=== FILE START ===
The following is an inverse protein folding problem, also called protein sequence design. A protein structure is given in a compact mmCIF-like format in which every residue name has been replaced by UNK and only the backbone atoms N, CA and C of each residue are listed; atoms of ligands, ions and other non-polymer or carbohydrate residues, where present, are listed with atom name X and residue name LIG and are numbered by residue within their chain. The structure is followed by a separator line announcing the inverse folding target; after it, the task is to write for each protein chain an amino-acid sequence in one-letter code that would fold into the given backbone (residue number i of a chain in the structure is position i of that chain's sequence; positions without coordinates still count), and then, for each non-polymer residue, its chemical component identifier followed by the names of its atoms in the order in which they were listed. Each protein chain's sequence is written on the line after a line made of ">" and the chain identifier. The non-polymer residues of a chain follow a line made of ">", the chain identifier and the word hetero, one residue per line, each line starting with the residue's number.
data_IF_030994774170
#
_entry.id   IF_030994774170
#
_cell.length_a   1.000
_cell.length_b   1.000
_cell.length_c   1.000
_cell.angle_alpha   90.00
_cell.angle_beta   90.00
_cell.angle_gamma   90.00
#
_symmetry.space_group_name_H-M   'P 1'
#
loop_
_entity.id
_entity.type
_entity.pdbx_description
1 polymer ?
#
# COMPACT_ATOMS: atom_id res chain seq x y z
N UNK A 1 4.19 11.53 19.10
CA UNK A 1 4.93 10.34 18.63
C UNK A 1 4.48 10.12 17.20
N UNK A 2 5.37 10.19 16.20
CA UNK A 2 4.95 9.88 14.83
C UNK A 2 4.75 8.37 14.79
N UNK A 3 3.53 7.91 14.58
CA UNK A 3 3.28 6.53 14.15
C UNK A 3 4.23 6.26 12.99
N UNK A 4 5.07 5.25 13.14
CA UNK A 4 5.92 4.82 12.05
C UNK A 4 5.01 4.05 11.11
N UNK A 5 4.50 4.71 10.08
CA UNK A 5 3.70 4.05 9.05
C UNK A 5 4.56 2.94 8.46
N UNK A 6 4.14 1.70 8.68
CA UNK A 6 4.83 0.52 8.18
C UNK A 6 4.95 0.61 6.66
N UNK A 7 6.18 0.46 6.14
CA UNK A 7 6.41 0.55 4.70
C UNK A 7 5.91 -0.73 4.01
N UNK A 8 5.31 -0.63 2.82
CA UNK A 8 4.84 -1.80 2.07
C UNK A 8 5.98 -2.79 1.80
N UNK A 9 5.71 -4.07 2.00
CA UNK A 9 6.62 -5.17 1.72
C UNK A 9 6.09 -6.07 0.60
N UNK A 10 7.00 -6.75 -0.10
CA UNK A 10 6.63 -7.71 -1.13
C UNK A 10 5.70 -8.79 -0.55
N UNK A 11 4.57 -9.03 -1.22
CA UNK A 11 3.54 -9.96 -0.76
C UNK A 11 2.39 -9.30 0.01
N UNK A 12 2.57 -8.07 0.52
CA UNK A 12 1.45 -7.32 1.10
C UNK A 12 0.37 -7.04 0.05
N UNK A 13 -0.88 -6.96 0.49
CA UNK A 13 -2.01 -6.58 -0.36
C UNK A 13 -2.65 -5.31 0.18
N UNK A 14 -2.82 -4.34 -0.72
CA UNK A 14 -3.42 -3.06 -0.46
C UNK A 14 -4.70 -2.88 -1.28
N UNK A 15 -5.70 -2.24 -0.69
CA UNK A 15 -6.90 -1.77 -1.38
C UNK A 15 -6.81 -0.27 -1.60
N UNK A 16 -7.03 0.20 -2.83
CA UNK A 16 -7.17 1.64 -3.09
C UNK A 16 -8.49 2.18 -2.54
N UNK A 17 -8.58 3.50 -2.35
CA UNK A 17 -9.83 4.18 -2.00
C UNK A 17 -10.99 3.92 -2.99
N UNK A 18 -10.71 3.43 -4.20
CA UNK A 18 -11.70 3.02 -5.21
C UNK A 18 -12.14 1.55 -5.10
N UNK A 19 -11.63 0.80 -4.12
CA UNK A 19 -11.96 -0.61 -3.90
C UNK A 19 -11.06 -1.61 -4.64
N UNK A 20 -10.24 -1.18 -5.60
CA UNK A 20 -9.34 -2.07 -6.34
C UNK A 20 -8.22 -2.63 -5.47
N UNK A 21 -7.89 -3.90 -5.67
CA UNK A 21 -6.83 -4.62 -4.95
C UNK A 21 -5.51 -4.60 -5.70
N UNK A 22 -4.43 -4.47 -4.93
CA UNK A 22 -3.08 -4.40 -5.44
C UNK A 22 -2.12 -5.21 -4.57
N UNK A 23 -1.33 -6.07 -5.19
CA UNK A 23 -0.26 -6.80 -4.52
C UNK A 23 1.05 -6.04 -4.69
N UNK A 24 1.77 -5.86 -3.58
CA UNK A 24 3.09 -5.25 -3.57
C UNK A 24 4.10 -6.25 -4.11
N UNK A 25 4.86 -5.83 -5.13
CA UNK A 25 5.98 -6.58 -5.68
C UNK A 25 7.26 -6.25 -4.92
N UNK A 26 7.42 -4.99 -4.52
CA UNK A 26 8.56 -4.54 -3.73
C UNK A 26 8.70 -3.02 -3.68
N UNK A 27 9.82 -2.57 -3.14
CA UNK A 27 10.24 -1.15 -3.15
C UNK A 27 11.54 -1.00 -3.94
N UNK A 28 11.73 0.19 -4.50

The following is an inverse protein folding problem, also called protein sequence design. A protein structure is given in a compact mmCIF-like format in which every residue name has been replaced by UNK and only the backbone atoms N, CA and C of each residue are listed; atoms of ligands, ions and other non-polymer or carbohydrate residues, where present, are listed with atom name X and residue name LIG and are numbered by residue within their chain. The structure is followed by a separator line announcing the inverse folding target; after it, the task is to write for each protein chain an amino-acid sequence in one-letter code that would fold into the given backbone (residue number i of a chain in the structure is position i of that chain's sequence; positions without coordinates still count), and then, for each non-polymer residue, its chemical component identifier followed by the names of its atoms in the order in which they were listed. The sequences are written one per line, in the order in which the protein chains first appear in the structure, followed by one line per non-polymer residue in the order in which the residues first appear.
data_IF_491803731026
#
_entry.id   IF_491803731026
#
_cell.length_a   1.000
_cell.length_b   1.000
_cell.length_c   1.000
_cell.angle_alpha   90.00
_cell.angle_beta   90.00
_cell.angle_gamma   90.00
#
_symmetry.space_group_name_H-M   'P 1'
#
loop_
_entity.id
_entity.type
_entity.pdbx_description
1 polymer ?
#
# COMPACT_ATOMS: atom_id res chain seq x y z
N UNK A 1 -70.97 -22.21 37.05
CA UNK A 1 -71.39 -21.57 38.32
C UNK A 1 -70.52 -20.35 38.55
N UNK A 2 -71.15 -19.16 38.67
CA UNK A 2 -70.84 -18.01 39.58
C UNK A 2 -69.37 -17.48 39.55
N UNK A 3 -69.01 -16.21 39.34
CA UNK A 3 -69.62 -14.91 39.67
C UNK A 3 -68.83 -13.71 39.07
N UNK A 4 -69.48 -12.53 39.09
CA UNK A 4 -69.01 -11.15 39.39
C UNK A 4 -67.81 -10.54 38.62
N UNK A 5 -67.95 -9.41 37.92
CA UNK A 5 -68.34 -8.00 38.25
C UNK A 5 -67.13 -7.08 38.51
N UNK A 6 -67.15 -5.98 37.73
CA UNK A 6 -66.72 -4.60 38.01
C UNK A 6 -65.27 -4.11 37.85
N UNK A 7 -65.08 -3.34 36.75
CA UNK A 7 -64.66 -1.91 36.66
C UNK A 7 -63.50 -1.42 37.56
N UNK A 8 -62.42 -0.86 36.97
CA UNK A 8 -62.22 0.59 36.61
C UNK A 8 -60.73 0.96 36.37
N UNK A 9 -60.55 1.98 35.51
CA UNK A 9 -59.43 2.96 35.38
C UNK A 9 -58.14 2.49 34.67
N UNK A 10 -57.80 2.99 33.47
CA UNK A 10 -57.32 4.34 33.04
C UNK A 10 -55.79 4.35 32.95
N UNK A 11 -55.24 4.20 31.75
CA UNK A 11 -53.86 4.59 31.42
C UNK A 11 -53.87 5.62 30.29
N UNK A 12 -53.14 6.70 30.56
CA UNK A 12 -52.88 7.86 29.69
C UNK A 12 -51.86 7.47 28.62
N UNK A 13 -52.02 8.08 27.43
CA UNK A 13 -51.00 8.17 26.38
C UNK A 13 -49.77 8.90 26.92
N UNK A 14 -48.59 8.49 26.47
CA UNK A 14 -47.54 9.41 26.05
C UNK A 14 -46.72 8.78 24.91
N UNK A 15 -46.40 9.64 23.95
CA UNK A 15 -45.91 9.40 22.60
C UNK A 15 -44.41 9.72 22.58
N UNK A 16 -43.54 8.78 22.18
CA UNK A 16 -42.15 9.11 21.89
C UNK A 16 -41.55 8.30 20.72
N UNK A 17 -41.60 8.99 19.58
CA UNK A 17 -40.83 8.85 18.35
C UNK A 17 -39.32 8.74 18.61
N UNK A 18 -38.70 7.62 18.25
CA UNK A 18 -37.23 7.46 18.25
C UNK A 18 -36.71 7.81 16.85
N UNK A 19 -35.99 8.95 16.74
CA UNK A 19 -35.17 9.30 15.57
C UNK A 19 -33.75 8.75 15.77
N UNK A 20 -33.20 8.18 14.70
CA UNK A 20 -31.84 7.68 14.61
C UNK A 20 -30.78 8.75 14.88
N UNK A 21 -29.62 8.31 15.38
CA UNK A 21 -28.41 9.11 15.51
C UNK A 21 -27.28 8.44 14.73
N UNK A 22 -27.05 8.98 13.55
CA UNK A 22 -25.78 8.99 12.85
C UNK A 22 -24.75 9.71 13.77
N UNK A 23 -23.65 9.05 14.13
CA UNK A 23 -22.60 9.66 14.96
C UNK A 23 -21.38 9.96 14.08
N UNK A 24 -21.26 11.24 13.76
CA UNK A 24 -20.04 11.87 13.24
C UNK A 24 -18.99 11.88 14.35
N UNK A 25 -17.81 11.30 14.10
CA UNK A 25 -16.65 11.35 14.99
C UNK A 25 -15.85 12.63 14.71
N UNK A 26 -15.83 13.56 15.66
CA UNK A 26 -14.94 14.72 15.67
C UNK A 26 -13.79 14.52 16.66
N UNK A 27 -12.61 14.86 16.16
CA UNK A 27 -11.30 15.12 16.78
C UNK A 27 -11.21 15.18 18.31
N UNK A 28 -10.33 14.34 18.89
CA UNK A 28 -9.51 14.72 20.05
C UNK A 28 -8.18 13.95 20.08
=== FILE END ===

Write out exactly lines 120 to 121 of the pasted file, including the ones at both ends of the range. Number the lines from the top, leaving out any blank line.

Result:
_entity.type
_entity.pdbx_description